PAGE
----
"There has never been a more challenging time in [fill in the blank]. Everyone is scrambling to find the right way to connect to an audience that has fractured and fragmented to numerous different platforms."
That's how Edward Loh of Motor Trend magazine began his editor's note in the July issue. He filled that blank with "automotive publishing." But how many times in recent days have we heard the same description attached to any number of formerly stalwart societal and cultural institutions?
Print magazines hemorrhaging subscribers are scrambling to find ways to reinvent themselves, whether through tablet apps or websites or videos. But then, so are daily newspapers and the traditional television networks, whose ratings even for the most popular shows fall far below what they were in the heyday of the last century despite a much larger population. And some radio station conglomerates are losing more money than was conceivable even a few years ago.
The institutions that only a decade or two ago were considered pillars of American society seem to be collapsing around us. It may not be a new phenomenon -- think of the glory days of the American railroads, for example -- but it seems that more major institutions are declining at a more spectacular rate than at any time in memory.
In every case, of course, those who are heavily invested in their particular declining institution are panicking, desperately attempting to figure out how to stem the unyielding tide, or else how to bail out and do something different. Some of the creative responses to this phenomenon are gaining some traction, but others are failing miserably.
And yet the reality some fail to acknowledge in this midst of this chaos is that the need or function all these declining institutions used to fulfill remains. People are simply choosing different ways, different platforms, to meet these needs.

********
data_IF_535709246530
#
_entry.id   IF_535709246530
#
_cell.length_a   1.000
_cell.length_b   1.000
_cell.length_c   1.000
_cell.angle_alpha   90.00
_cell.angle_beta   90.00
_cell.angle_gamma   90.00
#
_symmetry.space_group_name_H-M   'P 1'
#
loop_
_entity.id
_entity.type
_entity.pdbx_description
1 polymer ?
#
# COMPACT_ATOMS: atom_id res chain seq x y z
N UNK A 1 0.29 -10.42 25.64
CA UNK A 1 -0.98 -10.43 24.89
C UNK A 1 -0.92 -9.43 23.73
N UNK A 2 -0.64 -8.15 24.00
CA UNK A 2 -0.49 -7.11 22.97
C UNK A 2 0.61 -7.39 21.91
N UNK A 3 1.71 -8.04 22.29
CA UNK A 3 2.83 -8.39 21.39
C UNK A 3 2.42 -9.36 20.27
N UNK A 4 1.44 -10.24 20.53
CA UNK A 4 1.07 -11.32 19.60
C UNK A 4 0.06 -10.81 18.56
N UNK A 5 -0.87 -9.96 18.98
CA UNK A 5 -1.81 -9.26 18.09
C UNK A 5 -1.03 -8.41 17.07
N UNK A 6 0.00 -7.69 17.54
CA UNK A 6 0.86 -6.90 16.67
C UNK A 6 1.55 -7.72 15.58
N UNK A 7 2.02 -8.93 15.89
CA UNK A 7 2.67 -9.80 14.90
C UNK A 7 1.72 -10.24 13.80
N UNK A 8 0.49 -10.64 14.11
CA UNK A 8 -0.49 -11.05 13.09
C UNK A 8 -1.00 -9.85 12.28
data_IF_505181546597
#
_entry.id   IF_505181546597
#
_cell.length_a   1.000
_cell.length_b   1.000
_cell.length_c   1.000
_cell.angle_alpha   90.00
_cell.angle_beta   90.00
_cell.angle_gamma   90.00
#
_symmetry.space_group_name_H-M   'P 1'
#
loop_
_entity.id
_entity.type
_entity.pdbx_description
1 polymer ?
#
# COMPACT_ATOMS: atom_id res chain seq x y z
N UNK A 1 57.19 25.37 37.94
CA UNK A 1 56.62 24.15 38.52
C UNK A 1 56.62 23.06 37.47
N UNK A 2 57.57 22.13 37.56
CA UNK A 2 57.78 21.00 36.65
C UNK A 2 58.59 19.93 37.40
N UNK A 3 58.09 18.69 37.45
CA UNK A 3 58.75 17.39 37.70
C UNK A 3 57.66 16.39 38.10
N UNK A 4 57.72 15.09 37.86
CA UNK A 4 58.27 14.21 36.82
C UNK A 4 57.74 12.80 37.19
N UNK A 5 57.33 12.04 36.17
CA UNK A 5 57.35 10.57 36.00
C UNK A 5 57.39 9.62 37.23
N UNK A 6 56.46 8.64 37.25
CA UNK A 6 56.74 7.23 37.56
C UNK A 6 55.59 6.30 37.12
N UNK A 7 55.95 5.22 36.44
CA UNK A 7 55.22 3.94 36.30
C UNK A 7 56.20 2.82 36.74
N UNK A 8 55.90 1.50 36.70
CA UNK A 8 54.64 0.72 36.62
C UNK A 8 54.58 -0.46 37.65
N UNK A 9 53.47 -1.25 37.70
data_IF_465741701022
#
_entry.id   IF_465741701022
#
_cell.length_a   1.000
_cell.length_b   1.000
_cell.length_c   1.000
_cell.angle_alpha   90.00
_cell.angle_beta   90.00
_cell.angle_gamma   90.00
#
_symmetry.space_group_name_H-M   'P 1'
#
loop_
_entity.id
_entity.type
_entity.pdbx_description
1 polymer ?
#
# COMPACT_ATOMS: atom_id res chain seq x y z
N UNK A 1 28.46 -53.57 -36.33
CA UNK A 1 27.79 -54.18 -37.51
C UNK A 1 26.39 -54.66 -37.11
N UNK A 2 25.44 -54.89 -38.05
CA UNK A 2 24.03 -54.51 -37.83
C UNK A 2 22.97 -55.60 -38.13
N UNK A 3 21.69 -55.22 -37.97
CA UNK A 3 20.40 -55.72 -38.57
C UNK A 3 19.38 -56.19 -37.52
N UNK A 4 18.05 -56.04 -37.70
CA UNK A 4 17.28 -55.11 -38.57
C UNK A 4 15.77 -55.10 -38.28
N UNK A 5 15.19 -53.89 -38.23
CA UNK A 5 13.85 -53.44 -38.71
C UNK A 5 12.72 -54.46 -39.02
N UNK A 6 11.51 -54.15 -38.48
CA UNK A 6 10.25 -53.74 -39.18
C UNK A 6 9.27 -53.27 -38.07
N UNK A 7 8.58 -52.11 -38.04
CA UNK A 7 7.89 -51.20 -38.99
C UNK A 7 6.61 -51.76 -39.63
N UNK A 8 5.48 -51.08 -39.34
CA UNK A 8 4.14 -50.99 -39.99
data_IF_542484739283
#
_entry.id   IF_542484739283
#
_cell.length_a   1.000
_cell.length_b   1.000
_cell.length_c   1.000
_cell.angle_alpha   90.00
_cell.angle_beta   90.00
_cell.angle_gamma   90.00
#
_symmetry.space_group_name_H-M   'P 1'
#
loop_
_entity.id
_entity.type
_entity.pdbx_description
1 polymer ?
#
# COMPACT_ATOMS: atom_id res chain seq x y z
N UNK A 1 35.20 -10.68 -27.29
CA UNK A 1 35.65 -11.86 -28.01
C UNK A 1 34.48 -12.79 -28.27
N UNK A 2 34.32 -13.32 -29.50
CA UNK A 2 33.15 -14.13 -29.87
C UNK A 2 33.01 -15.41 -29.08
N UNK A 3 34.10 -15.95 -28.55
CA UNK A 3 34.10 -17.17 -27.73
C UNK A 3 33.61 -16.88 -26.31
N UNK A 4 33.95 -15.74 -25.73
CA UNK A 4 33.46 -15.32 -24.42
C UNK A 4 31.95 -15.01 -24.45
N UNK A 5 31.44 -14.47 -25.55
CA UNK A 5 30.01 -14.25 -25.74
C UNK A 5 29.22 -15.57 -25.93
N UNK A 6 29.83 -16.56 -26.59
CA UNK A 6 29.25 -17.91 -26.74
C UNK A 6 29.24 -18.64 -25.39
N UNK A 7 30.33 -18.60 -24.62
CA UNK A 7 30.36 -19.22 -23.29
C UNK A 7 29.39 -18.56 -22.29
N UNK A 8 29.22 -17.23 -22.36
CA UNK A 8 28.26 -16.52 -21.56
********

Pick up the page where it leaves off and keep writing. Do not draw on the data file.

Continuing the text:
For instance, rather than buying a copy of Motor Trend on the newsstand, those interested in automotive news may simply surf relevant websites or download an app or follow a related Twitter feed. In the same way, people continue to want to access news and opinion, but fewer are willing to pay for and read a dead-tree newspaper to fulfill that need. And who needs an AM/FM radio when one can listen to whatever one wants whenever one wants via podcasts, Pandora, MP3 files or some other means?
Of course, there's another major institution that everyone includes in such doom-and-gloom scenarios: the church. Though America is still broadly considered a religious nation, statistics reveal a major shift. A recent Gallup study was headlined, "Most Americans Say Religion Is Losing Influence in U.S.; But 75% say American society would be better off if more Americans were religious." For many years, mainline denominations have lost members at alarming rates, but recently more conservative churches have been suffering the same phenomenon. No matter what denomination or faith tradition, organized religion is declining.
And yet people still yearn for a connection to their spiritual core, a relationship with the reality beyond themselves. They believe there is something more in life than the physical, but they are finding other ways and platforms to find it and satisfy their need. Thus we hear endlessly about the "Nones," those who in personality profiles select no particular brand of religion, but rather consider themselves "Spiritual But Not Religious." Such people can be very frustrating to those of us still involved in the institution, and we all know some of them.
For centuries, the church has been the primary delivery system for Christian faith and spirituality, but now people are finding fulfillment in other ways, individually and communally. So, like the automotive magazine industry and all the other struggling institutions, the church is "scrambling to find the right way to connect to an audience that has fractured and fragmented to numerous different platforms."